5. French guy says:

    The policy in france regarding the supporters is crazy, they just voted a law where they can ban a supporter from stadium without any trial for two years, they even wanted to ban them from going in a pub that is showing a game on TV. It’s their goal that only fews chelsea people come to paris so it will be easier to control them. I won’t even be surprise if they ban supporters to come to the Euro 2016, if not they will go insane

  6. Dalma says:

    “Typically French. They have a history of running away unless they massively outnumber the oppo, they are cowardly scum & I hope one of them not only gets thrown off a train but thrown under the thing.”

    Congrats guy. this kind of hate rant help to justify such policies. Are you really that idiot or are you trying to be funny?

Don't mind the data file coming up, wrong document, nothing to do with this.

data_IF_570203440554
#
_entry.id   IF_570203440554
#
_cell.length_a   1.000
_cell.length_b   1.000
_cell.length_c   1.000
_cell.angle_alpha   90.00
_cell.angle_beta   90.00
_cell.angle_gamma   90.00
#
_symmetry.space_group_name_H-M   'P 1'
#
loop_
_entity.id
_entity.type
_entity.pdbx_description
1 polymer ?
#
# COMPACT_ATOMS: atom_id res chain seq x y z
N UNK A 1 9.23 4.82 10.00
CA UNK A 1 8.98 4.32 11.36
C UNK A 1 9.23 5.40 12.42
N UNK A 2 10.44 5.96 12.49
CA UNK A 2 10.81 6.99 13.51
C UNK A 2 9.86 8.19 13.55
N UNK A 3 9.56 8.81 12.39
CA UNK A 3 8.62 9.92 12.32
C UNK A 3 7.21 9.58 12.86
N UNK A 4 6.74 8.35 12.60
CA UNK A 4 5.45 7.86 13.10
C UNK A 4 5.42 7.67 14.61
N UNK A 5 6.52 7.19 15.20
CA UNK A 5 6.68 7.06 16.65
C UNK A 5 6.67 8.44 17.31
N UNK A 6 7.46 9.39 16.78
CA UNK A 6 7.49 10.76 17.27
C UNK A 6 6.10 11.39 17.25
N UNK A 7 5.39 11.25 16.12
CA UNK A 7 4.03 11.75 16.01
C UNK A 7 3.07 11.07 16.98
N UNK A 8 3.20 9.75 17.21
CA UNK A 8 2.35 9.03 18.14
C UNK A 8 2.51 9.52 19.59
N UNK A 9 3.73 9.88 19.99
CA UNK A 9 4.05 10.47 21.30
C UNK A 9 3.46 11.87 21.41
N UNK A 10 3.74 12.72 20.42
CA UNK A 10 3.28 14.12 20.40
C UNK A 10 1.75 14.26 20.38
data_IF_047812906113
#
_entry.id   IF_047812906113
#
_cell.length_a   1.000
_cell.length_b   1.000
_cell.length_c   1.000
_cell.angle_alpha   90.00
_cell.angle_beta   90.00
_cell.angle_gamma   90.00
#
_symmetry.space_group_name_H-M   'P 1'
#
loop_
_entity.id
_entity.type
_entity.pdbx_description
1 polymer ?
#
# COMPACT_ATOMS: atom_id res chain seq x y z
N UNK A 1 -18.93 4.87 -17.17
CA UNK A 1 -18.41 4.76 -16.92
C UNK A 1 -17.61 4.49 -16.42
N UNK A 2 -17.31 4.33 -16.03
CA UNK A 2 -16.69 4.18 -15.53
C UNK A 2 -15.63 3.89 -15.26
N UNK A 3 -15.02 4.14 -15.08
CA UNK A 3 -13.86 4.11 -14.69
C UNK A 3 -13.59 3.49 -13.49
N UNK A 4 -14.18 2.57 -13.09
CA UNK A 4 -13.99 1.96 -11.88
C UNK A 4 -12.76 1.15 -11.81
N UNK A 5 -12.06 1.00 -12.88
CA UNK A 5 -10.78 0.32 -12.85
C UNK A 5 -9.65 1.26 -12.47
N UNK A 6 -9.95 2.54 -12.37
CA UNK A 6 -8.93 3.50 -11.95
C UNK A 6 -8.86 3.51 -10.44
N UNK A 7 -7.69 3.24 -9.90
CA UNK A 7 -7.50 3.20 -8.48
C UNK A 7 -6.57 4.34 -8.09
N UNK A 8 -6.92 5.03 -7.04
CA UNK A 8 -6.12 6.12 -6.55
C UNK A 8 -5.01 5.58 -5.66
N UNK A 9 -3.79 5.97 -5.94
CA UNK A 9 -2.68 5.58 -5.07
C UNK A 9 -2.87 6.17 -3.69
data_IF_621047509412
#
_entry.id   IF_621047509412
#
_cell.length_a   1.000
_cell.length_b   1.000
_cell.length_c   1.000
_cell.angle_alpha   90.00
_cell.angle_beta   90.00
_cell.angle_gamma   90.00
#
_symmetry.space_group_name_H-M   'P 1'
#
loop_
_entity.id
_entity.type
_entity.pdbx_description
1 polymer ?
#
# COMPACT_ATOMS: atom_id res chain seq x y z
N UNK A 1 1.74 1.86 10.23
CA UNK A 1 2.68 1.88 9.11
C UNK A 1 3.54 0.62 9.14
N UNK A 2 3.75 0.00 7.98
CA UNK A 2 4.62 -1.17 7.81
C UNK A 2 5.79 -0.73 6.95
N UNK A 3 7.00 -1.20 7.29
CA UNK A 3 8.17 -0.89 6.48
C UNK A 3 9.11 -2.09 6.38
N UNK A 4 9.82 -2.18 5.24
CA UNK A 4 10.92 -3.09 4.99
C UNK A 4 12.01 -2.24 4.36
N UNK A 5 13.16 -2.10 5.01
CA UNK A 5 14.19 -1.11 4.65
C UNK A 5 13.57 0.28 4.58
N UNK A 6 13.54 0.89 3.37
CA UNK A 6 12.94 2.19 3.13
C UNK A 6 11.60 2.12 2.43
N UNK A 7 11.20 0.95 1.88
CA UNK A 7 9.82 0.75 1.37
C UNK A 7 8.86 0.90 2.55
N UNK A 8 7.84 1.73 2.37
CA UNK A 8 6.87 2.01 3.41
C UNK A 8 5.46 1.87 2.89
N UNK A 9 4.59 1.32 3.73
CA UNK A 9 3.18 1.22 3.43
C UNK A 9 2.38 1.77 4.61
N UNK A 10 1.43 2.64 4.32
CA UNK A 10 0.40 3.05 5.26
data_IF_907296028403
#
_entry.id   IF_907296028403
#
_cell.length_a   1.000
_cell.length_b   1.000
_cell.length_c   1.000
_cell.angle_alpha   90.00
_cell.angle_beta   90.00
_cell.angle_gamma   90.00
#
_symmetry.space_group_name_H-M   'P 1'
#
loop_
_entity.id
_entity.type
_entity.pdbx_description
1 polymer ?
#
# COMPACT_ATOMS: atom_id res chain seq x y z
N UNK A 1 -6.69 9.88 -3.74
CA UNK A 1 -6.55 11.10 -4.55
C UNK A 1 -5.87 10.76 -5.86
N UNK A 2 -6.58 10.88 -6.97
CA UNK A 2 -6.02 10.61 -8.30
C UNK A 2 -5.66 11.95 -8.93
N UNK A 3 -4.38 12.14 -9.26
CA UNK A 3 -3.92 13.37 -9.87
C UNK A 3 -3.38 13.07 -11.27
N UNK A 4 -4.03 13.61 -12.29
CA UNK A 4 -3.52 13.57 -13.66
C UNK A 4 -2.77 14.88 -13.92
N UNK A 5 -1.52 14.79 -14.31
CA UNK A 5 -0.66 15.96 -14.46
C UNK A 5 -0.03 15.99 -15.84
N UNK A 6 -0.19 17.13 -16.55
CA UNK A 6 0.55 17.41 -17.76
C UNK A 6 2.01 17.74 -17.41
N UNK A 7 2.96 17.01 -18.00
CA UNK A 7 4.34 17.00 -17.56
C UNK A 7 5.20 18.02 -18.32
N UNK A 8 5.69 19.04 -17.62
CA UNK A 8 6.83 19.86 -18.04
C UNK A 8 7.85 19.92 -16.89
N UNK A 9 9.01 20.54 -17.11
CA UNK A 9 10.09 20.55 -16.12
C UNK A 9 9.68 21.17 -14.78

7. Lee James says:

    Typically French. They have a history of running away unless they massively outnumber the oppo, they are cowardly scum & I hope one of them not only gets thrown off a train but thrown under the thing.

    1. Aod says:

      “The French are pooses & the world knows it” “Typically French. They have a history of running away unless they massively outnumber the oppo, they are cowardly scum & I hope one of them not only gets thrown off a train but thrown under the thing.”

      That’s funny because in France a very old expression is “filer à l’anglaise” which mean “runaway like english”. Because for centuries english tried to plunder the country but when an army came : “on the boats, on the boats, runaway !!!” You ran on the boats and we are still laughing… https://www.youtube.com/watch?v=JQ8jGqdE2iw